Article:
Paul Murray, Swiss Re’s CEO Life & Health Reinsurance, says: “Higher interest rates give consumers more attractive options to secure their retirement income and we are seeing very positive market growth for life insurance to meet this need. Higher interest rates also allow insurers to meet their cost of capital. Reinsurers can furthermore support life insurers by freeing up capital, boosting underwriting capacity and focusing on product innovation for capital-light growth.”

Significantly higher government bond yields are also now improving life insurers’ investment returns and margins for fixed annuities. Between 2022 and 2027, Swiss Re Institute forecasts the operating result for insurers in the largest eight life markets worldwide, which include the US, UK, Germany and Japan, to rise by more than 60% as investment income rises by 40%. The growth in life insurance products is an important mechanism to close the retirement savings gap, which Swiss Re Institute estimated at USD 106 trillion in 2022 for six advanced economies plus China and India.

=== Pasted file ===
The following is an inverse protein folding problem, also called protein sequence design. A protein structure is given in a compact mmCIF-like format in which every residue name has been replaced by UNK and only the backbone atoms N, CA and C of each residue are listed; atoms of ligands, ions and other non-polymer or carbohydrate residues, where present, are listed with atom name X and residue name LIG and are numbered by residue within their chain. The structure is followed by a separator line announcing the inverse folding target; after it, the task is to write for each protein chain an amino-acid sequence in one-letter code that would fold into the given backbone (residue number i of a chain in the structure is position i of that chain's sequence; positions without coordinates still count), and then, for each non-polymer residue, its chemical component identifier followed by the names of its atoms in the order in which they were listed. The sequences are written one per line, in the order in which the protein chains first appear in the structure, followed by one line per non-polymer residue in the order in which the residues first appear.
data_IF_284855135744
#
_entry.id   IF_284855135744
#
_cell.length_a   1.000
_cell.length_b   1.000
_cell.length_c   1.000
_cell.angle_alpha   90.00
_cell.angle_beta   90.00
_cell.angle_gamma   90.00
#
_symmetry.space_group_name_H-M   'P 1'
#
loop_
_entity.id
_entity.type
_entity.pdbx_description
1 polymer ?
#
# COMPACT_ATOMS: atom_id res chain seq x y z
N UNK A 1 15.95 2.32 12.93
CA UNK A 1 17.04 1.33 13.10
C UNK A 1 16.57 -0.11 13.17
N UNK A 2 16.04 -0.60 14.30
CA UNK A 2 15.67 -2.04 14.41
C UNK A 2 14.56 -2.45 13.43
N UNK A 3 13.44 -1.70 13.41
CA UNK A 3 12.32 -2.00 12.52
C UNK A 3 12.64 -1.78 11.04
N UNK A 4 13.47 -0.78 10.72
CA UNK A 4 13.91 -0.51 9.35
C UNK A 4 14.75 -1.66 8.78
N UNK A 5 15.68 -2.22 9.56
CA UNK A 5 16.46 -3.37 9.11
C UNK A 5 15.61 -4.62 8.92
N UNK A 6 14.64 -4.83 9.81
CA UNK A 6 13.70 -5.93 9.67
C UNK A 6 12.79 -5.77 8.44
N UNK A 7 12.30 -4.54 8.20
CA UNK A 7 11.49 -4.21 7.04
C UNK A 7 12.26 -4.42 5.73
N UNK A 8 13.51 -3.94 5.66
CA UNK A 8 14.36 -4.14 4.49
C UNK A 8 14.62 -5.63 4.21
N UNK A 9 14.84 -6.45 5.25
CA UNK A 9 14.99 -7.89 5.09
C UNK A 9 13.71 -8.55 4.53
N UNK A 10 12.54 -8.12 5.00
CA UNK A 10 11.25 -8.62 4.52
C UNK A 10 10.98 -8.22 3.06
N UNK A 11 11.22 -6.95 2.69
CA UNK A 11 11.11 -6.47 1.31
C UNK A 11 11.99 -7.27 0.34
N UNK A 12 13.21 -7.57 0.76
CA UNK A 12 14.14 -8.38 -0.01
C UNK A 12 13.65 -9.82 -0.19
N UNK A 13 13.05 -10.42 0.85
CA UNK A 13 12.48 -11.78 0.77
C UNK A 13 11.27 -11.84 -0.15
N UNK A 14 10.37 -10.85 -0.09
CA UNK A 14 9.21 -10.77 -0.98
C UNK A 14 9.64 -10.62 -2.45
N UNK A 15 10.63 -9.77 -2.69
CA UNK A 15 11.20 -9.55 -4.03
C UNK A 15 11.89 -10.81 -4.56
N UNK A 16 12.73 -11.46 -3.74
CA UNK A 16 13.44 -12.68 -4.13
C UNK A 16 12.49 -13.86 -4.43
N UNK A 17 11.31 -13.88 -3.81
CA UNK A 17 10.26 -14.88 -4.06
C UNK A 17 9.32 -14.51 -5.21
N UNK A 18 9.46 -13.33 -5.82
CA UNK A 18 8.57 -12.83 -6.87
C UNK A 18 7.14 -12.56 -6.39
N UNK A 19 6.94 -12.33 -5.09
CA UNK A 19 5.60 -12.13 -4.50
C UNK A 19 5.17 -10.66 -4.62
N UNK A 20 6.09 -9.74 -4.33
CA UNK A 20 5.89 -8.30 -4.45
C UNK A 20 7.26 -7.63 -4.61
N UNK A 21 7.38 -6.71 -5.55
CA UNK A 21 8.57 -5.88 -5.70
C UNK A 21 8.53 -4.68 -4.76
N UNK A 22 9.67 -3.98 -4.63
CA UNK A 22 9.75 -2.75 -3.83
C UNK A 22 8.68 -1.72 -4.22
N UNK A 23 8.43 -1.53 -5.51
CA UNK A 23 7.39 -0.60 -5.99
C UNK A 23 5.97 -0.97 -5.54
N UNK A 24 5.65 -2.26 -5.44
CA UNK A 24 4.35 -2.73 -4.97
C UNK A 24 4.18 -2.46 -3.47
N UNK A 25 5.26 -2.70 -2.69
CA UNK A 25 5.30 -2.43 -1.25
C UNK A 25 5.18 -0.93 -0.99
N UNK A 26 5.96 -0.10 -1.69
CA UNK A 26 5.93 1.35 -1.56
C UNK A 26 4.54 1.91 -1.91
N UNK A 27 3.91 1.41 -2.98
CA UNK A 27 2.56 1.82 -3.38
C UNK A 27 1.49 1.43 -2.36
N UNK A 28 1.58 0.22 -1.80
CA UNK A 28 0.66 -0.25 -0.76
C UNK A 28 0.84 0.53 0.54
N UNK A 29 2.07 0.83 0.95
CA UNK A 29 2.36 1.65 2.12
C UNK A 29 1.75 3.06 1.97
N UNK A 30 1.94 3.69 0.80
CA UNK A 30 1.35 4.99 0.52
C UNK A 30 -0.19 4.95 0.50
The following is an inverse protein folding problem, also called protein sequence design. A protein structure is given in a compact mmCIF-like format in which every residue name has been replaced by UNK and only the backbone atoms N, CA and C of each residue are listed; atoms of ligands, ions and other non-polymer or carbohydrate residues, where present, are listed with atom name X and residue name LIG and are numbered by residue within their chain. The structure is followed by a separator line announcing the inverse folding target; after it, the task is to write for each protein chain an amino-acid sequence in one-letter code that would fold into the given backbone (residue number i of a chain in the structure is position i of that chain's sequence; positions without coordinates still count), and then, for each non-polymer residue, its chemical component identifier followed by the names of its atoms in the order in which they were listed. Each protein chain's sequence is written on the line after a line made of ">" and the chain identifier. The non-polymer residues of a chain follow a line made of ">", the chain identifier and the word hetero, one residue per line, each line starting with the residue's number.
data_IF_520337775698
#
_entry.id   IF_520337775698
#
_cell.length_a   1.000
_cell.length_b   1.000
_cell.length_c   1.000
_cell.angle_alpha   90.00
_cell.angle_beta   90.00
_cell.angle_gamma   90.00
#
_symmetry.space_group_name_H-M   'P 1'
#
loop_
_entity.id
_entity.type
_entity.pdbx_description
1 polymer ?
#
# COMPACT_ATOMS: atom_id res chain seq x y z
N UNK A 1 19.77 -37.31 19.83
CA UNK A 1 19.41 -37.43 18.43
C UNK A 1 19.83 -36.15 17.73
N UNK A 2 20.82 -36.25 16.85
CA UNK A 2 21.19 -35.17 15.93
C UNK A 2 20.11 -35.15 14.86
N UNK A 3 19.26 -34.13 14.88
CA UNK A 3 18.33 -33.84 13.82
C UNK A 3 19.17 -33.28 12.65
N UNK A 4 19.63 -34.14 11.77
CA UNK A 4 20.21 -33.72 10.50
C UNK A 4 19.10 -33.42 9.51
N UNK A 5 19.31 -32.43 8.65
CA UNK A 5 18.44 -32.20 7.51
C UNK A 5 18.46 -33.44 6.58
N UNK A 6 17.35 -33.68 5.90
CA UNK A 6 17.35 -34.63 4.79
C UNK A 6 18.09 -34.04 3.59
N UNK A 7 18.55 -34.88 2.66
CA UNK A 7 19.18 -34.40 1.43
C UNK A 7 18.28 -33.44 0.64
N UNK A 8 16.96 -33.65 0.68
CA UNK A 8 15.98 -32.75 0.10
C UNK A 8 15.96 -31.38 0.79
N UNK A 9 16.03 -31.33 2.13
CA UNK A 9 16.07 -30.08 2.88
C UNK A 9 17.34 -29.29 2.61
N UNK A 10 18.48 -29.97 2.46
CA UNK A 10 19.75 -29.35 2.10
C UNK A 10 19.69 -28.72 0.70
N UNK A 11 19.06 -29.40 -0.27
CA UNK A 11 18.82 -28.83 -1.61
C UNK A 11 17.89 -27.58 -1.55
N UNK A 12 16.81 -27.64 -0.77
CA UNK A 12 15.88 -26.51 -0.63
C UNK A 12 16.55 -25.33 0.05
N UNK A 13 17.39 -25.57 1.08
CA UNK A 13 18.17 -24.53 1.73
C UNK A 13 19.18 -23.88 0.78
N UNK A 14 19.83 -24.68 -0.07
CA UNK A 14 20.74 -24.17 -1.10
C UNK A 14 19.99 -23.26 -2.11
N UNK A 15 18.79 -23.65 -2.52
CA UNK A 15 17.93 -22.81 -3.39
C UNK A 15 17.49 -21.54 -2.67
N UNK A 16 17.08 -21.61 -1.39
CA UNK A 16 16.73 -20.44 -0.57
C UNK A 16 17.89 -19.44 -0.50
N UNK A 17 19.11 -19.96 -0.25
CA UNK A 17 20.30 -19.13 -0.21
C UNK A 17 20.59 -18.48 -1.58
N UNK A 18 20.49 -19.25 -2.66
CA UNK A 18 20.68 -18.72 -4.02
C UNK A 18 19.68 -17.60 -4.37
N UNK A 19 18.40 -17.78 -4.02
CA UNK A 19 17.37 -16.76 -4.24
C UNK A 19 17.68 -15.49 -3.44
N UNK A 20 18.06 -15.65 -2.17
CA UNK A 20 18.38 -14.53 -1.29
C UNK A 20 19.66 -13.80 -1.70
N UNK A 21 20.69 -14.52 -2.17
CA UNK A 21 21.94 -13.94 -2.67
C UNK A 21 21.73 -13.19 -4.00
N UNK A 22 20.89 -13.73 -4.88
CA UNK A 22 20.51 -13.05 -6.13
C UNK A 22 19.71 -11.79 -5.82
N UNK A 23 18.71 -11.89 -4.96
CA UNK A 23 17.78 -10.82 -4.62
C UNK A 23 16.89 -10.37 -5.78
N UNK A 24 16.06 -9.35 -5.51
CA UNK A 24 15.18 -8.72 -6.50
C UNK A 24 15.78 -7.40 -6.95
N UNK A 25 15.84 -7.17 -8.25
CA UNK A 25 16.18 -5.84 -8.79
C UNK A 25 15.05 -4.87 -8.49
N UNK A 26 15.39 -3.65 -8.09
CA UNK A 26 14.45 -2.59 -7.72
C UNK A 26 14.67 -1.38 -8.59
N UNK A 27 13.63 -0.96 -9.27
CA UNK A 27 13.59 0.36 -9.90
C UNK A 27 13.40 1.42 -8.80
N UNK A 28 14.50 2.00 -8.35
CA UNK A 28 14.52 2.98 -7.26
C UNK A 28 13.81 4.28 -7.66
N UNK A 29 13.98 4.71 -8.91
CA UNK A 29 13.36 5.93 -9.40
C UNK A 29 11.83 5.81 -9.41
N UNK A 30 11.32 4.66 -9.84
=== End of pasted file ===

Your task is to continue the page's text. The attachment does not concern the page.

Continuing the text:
Advanced markets to lead growth

Swiss Re Institute estimates that advanced markets will generate about 61%, or USD 900 billion, of additional premiums in absolute terms in the next decade, and emerging markets an additional 39% or USD 578 billion.

China alone will generate around 17% of the overall global additional premiums, adding USD 256 billion between 2025 and 2034.
The life insurance landscape is changing

Swiss Re Institute’s report also outlines the structure of the life insurance industry. It analyses how listed (stock) insurers, mutual insurers and private equity-owned business have reacted to a decade of low interest rates, for example by exiting core lines of business or shifting towards capital-light, fee-based strategies. The report examines how new market entrants from private equity absorbed the divested traditional assets through reinsurance transactions. Insurers and asset managers turned to alternative and illiquid investments to earn additional yield.